While the various religious denominations could be indicated by houses of worship, the Town’s history with non-whites began as early as the late 1880s with Black families coming to work here, moving from the Upper South, as Holsinger geographically described it. He referenced an April 1884 article in The Pantagraph, for instance, reporting that 21 different Black families, all from Kentucky, had come in a group to settle in town. “At a time when race was perhaps the greatest divider of peoples, Normal unquestionably had a disproportionately large number of African-American residents,” Holsinger said. “They started churches of their own, built new homes, and, though informally segregated, more by money than by the color of their skin, the Black community thrived.”

But Holsinger relayed that, by 1907, “Things in Normal had reached such a state that, no matter how many times one repeated the words ‘great family town,’ every sensible person understood that drastic change was necessary for the community.” It was then that a new group of reformers, calling themselves the Normal Improvement Association (NIA), was formed, he explained and the group persuaded the president of the University, now known as Illinois State Normal University, Economics Professor O. L. Manchester, to run for mayor on a reform ticket dedicated to change. Manchester did win and he and NIA proposed rapid changes which followed. Among those changes: The town’s debt, by that time, far more than town taxes could bring in a year, was quickly turned into bonds which voters now approved by more than a 2-to-1 ratio. Many streets were paved –at last — lights went up and stayed up, new businesses were encouraged to relocate to town. Even a new newspaper, dubbed The Normalite, was founded to spread the reform message. Manchester served for the next ten years, not leaving office until 1918.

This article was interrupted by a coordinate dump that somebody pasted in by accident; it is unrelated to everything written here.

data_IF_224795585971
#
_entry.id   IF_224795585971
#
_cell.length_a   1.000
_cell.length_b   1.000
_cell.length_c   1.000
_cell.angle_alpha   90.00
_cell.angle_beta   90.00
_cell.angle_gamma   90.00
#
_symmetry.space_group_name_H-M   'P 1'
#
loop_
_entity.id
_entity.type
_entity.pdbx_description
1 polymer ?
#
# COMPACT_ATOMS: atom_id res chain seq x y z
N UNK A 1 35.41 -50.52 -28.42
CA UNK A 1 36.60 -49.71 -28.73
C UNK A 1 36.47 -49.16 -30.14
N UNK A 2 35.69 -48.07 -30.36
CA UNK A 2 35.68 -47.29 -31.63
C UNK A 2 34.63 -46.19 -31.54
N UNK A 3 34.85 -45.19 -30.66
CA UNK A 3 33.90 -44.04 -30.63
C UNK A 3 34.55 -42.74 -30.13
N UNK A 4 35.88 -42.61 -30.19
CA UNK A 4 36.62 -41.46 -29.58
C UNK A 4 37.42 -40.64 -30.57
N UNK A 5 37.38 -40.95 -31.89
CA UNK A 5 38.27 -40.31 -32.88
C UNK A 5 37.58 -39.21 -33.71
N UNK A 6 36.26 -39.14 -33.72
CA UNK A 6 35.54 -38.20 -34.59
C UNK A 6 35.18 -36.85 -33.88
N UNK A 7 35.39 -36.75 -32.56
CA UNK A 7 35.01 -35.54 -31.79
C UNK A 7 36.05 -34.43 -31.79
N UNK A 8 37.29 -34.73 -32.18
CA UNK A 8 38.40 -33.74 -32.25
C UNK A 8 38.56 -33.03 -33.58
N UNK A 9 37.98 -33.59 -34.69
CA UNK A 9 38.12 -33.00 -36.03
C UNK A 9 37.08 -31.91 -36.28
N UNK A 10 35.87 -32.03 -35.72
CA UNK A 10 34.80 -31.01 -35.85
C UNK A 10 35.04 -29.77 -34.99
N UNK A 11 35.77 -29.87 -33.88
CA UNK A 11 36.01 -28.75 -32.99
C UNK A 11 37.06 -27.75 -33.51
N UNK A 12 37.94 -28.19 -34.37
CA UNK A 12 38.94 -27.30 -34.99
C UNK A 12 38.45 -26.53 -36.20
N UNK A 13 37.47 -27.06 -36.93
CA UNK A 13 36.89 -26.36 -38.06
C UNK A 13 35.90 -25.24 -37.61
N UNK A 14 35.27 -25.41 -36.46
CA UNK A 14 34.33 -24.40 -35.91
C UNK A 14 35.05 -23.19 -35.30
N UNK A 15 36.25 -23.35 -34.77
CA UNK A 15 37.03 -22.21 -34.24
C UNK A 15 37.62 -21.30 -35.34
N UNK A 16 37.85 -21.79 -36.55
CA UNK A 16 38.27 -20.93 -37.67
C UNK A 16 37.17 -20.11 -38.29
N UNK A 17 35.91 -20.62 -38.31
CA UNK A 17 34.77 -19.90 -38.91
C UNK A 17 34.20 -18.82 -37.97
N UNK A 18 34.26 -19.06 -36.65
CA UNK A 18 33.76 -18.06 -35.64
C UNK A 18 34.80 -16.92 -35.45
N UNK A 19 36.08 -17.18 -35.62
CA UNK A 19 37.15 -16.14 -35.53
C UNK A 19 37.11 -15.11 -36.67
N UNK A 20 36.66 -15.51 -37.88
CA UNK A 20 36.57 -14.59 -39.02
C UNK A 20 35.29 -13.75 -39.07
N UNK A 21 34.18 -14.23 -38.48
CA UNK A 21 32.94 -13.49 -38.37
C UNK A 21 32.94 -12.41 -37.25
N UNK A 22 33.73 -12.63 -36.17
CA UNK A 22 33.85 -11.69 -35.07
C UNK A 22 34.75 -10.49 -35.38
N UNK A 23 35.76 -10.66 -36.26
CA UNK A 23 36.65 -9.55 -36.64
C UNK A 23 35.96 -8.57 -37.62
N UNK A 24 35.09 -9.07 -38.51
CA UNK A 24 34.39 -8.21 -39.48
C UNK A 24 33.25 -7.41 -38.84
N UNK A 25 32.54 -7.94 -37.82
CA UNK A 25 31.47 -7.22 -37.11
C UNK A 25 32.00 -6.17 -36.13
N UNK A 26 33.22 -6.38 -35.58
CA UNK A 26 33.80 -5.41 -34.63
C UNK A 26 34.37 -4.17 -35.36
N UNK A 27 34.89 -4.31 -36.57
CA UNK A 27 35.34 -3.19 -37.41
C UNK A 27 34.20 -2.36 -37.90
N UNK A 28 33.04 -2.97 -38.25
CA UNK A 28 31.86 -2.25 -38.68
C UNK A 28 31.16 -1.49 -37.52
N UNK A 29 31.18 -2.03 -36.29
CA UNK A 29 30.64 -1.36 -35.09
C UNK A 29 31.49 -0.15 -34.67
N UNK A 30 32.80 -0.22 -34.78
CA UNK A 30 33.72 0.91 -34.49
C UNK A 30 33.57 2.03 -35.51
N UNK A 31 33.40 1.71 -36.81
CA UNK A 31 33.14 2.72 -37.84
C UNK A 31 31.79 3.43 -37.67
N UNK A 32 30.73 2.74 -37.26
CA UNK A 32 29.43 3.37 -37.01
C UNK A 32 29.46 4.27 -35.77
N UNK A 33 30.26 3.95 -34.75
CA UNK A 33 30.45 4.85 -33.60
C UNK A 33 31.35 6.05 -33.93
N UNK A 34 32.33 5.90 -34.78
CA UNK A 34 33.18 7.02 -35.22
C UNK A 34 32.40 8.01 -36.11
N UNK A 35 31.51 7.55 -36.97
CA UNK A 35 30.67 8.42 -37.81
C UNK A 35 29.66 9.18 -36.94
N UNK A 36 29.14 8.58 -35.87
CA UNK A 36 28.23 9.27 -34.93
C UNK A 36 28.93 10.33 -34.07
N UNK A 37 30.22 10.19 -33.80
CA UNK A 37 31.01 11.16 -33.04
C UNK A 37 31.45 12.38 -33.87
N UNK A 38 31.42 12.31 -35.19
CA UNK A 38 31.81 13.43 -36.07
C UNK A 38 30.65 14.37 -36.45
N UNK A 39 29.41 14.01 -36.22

Because Fell was determined to keep Normal dry, when Prohibition was imposed in 1920 and its years in practice until 1933 caused no upheaval in Normal, as it turned out to be for a typically wet Bloomington, Holsinger said. Where Bloomington faced the shuttering of its hometown brewery and the closing of its dozens of saloons, Normal carried on business as usual, he explained. All that changed dramatically in late 1933, however, with the ratification of the 21st Amendment ending Prohibition once and for all.